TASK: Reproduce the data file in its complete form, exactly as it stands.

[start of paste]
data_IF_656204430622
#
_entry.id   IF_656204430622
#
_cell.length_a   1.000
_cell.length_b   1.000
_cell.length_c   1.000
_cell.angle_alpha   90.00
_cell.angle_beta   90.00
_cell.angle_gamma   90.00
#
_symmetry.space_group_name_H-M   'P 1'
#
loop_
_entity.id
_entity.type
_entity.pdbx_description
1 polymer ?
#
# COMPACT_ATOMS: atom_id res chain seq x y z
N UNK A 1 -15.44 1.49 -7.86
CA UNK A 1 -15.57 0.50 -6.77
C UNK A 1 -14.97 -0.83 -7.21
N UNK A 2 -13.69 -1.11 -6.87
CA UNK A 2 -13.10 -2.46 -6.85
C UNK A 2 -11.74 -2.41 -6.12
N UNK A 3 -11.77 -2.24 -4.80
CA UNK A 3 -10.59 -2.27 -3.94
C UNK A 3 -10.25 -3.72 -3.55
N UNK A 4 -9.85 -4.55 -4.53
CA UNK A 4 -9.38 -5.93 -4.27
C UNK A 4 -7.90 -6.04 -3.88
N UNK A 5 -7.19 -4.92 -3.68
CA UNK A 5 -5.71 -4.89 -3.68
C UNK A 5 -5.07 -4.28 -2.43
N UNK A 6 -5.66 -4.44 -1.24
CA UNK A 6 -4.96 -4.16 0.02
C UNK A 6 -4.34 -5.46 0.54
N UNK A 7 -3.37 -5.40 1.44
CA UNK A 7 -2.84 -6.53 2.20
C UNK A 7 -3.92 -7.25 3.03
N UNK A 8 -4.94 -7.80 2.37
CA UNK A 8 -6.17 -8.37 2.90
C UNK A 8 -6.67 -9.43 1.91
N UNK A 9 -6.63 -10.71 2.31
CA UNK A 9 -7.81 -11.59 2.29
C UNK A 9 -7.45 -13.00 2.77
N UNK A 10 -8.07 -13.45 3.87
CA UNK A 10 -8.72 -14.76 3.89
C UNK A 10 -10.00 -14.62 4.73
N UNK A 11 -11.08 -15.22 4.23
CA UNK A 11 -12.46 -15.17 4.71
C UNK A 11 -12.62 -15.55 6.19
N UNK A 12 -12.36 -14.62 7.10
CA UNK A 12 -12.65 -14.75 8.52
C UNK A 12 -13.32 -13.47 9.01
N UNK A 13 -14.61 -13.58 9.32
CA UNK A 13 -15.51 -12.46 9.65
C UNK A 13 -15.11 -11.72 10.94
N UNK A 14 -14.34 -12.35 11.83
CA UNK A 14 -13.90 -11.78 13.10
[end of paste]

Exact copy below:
data_IF_656204430622
#
_entry.id   IF_656204430622
#
_cell.length_a   1.000
_cell.length_b   1.000
_cell.length_c   1.000
_cell.angle_alpha   90.00
_cell.angle_beta   90.00
_cell.angle_gamma   90.00
#
_symmetry.space_group_name_H-M   'P 1'
#
loop_
_entity.id
_entity.type
_entity.pdbx_description
1 polymer ?
#
# COMPACT_ATOMS: atom_id res chain seq x y z
N UNK A 1 -15.44 1.49 -7.86
CA UNK A 1 -15.57 0.50 -6.77
C UNK A 1 -14.97 -0.83 -7.21
N UNK A 2 -13.69 -1.11 -6.87
CA UNK A 2 -13.10 -2.46 -6.85
C UNK A 2 -11.74 -2.41 -6.12
N UNK A 3 -11.77 -2.24 -4.80
CA UNK A 3 -10.59 -2.27 -3.94
C UNK A 3 -10.25 -3.72 -3.55
N UNK A 4 -9.85 -4.55 -4.53
CA UNK A 4 -9.38 -5.93 -4.27
C UNK A 4 -7.90 -6.04 -3.88
N UNK A 5 -7.19 -4.92 -3.68
CA UNK A 5 -5.71 -4.89 -3.68
C UNK A 5 -5.07 -4.28 -2.43
N UNK A 6 -5.66 -4.44 -1.24
CA UNK A 6 -4.96 -4.16 0.02
C UNK A 6 -4.34 -5.46 0.54
N UNK A 7 -3.37 -5.40 1.44
CA UNK A 7 -2.84 -6.53 2.20
C UNK A 7 -3.92 -7.25 3.03
N UNK A 8 -4.94 -7.80 2.37
CA UNK A 8 -6.17 -8.37 2.90
C UNK A 8 -6.67 -9.43 1.91
N UNK A 9 -6.63 -10.71 2.31
CA UNK A 9 -7.81 -11.59 2.29
C UNK A 9 -7.45 -13.00 2.77
N UNK A 10 -8.07 -13.45 3.87
CA UNK A 10 -8.72 -14.76 3.89
C UNK A 10 -10.00 -14.62 4.73
N UNK A 11 -11.08 -15.22 4.23
CA UNK A 11 -12.46 -15.17 4.71
C UNK A 11 -12.62 -15.55 6.19
N UNK A 12 -12.36 -14.62 7.10
CA UNK A 12 -12.65 -14.75 8.52
C UNK A 12 -13.32 -13.47 9.01
N UNK A 13 -14.61 -13.58 9.32
CA UNK A 13 -15.51 -12.46 9.65
C UNK A 13 -15.11 -11.72 10.94
N UNK A 14 -14.34 -12.35 11.83
CA UNK A 14 -13.90 -11.78 13.10